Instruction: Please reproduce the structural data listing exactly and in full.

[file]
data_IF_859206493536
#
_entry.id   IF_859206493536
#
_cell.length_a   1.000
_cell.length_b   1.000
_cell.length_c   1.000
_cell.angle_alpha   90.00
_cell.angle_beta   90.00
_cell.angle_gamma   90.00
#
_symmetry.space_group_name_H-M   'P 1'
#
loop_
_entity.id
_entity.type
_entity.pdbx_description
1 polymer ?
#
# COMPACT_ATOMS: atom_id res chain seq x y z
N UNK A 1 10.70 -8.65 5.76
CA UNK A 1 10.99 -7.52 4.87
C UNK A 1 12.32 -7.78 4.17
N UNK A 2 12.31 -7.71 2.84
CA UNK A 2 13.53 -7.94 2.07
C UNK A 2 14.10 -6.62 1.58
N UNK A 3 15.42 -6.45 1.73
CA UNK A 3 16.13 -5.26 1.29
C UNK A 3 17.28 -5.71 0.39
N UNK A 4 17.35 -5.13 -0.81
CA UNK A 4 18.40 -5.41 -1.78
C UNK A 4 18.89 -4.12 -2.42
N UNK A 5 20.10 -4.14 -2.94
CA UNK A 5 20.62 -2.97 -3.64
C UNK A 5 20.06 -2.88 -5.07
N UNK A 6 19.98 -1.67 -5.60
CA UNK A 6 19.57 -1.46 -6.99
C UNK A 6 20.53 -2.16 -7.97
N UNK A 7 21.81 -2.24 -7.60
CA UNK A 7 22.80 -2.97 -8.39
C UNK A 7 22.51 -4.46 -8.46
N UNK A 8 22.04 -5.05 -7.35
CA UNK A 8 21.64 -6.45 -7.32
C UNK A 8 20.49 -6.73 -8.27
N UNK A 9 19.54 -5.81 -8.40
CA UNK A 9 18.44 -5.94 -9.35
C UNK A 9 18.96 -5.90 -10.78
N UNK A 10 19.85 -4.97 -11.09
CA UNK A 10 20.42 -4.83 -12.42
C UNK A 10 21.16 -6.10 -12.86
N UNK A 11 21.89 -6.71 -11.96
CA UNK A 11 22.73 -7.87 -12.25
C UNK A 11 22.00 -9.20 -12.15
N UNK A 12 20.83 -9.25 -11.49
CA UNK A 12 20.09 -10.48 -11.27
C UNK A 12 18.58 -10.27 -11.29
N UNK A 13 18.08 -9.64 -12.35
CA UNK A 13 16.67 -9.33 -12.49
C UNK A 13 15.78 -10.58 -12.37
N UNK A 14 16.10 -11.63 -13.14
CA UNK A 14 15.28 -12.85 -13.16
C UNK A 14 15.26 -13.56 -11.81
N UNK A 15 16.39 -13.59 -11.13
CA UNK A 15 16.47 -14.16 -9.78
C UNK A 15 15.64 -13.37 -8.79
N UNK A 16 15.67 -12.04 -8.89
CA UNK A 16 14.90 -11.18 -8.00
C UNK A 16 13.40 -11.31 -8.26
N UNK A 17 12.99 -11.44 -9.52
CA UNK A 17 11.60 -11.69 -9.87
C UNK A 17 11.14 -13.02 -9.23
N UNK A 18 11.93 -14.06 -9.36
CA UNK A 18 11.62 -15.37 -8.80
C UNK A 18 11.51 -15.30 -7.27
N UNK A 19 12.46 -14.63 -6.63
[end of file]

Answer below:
data_IF_859206493536
#
_entry.id   IF_859206493536
#
_cell.length_a   1.000
_cell.length_b   1.000
_cell.length_c   1.000
_cell.angle_alpha   90.00
_cell.angle_beta   90.00
_cell.angle_gamma   90.00
#
_symmetry.space_group_name_H-M   'P 1'
#
loop_
_entity.id
_entity.type
_entity.pdbx_description
1 polymer ?
#
# COMPACT_ATOMS: atom_id res chain seq x y z
N UNK A 1 10.70 -8.65 5.76
CA UNK A 1 10.99 -7.52 4.87
C UNK A 1 12.32 -7.78 4.17
N UNK A 2 12.31 -7.71 2.84
CA UNK A 2 13.53 -7.94 2.07
C UNK A 2 14.10 -6.62 1.58
N UNK A 3 15.42 -6.45 1.73
CA UNK A 3 16.13 -5.26 1.29
C UNK A 3 17.28 -5.71 0.39
N UNK A 4 17.35 -5.13 -0.81
CA UNK A 4 18.40 -5.41 -1.78
C UNK A 4 18.89 -4.12 -2.42
N UNK A 5 20.10 -4.14 -2.94
CA UNK A 5 20.62 -2.97 -3.64
C UNK A 5 20.06 -2.88 -5.07
N UNK A 6 19.98 -1.67 -5.60
CA UNK A 6 19.57 -1.46 -6.99
C UNK A 6 20.53 -2.16 -7.97
N UNK A 7 21.81 -2.24 -7.60
CA UNK A 7 22.80 -2.97 -8.39
C UNK A 7 22.51 -4.46 -8.46
N UNK A 8 22.04 -5.05 -7.35
CA UNK A 8 21.64 -6.45 -7.32
C UNK A 8 20.49 -6.73 -8.27
N UNK A 9 19.54 -5.81 -8.40
CA UNK A 9 18.44 -5.94 -9.35
C UNK A 9 18.96 -5.90 -10.78
N UNK A 10 19.85 -4.97 -11.09
CA UNK A 10 20.42 -4.83 -12.42
C UNK A 10 21.16 -6.10 -12.86
N UNK A 11 21.89 -6.71 -11.96
CA UNK A 11 22.73 -7.87 -12.25
C UNK A 11 22.00 -9.20 -12.15
N UNK A 12 20.83 -9.25 -11.49
CA UNK A 12 20.09 -10.48 -11.27
C UNK A 12 18.58 -10.27 -11.29
N UNK A 13 18.08 -9.64 -12.35
CA UNK A 13 16.67 -9.33 -12.49
C UNK A 13 15.78 -10.58 -12.37
N UNK A 14 16.10 -11.63 -13.14
CA UNK A 14 15.28 -12.85 -13.16
C UNK A 14 15.26 -13.56 -11.81
N UNK A 15 16.39 -13.59 -11.13
CA UNK A 15 16.47 -14.16 -9.78
C UNK A 15 15.64 -13.37 -8.79
N UNK A 16 15.67 -12.04 -8.89
CA UNK A 16 14.90 -11.18 -8.00
C UNK A 16 13.40 -11.31 -8.26
N UNK A 17 12.99 -11.44 -9.52
CA UNK A 17 11.60 -11.69 -9.87
C UNK A 17 11.14 -13.02 -9.23
N UNK A 18 11.93 -14.06 -9.36
CA UNK A 18 11.62 -15.37 -8.80
C UNK A 18 11.51 -15.30 -7.27
N UNK A 19 12.46 -14.63 -6.63